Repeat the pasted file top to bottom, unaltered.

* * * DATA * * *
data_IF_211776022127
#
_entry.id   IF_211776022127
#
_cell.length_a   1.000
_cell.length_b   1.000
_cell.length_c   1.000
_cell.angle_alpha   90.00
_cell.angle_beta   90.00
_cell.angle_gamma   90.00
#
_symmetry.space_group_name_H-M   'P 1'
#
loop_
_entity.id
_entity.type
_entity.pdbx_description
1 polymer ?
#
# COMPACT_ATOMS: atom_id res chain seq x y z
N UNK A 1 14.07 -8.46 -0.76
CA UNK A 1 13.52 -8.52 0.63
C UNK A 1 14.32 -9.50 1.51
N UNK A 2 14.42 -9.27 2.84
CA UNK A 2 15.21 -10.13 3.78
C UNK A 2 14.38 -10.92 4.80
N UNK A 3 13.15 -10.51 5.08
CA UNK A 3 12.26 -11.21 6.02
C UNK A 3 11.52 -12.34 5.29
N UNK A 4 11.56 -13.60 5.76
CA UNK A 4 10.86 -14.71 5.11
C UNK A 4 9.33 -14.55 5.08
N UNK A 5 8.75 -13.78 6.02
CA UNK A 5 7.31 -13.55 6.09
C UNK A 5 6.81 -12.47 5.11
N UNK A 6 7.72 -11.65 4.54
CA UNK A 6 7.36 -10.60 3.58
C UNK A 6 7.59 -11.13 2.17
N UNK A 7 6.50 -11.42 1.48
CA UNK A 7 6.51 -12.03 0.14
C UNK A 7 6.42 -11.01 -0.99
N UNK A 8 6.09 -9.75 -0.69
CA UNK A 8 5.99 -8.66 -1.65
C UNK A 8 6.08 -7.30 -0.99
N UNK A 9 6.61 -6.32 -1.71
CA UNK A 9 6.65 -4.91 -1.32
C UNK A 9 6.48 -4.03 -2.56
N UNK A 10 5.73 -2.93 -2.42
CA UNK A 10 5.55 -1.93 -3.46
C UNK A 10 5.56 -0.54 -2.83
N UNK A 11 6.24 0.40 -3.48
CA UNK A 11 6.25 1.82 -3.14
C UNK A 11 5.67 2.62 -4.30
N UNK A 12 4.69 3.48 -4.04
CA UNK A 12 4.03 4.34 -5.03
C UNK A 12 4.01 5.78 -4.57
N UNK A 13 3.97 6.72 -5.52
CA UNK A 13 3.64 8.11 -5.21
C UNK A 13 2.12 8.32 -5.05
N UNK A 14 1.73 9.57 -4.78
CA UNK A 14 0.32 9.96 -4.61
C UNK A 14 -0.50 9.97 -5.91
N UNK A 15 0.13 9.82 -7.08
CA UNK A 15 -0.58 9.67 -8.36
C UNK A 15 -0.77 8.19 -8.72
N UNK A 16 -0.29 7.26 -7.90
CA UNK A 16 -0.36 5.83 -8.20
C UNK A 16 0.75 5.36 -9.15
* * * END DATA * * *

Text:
data_IF_211776022127
#
_entry.id   IF_211776022127
#
_cell.length_a   1.000
_cell.length_b   1.000
_cell.length_c   1.000
_cell.angle_alpha   90.00
_cell.angle_beta   90.00
_cell.angle_gamma   90.00
#
_symmetry.space_group_name_H-M   'P 1'
#
loop_
_entity.id
_entity.type
_entity.pdbx_description
1 polymer ?
#
# COMPACT_ATOMS: atom_id res chain seq x y z
N UNK A 1 14.07 -8.46 -0.76
CA UNK A 1 13.52 -8.52 0.63
C UNK A 1 14.32 -9.50 1.51
N UNK A 2 14.42 -9.27 2.84
CA UNK A 2 15.21 -10.13 3.78
C UNK A 2 14.38 -10.92 4.80
N UNK A 3 13.15 -10.51 5.08
CA UNK A 3 12.26 -11.21 6.02
C UNK A 3 11.52 -12.34 5.29
N UNK A 4 11.56 -13.60 5.76
CA UNK A 4 10.86 -14.71 5.11
C UNK A 4 9.33 -14.55 5.08
N UNK A 5 8.75 -13.78 6.02
CA UNK A 5 7.31 -13.55 6.09
C UNK A 5 6.81 -12.47 5.11
N UNK A 6 7.72 -11.65 4.54
CA UNK A 6 7.36 -10.60 3.58
C UNK A 6 7.59 -11.13 2.17
N UNK A 7 6.50 -11.42 1.48
CA UNK A 7 6.51 -12.03 0.14
C UNK A 7 6.42 -11.01 -0.99
N UNK A 8 6.09 -9.75 -0.69
CA UNK A 8 5.99 -8.66 -1.65
C UNK A 8 6.08 -7.30 -0.99
N UNK A 9 6.61 -6.32 -1.71
CA UNK A 9 6.65 -4.91 -1.32
C UNK A 9 6.48 -4.03 -2.56
N UNK A 10 5.73 -2.93 -2.42
CA UNK A 10 5.55 -1.93 -3.46
C UNK A 10 5.56 -0.54 -2.83
N UNK A 11 6.24 0.40 -3.48
CA UNK A 11 6.25 1.82 -3.14
C UNK A 11 5.67 2.62 -4.30
N UNK A 12 4.69 3.48 -4.04
CA UNK A 12 4.03 4.34 -5.03
C UNK A 12 4.01 5.78 -4.57
N UNK A 13 3.97 6.72 -5.52
CA UNK A 13 3.64 8.11 -5.21
C UNK A 13 2.12 8.32 -5.05
N UNK A 14 1.73 9.57 -4.78
CA UNK A 14 0.32 9.96 -4.61
C UNK A 14 -0.50 9.97 -5.91
N UNK A 15 0.13 9.82 -7.08
CA UNK A 15 -0.58 9.67 -8.36
C UNK A 15 -0.77 8.19 -8.72
N UNK A 16 -0.29 7.26 -7.90
CA UNK A 16 -0.36 5.83 -8.20
C UNK A 16 0.75 5.36 -9.15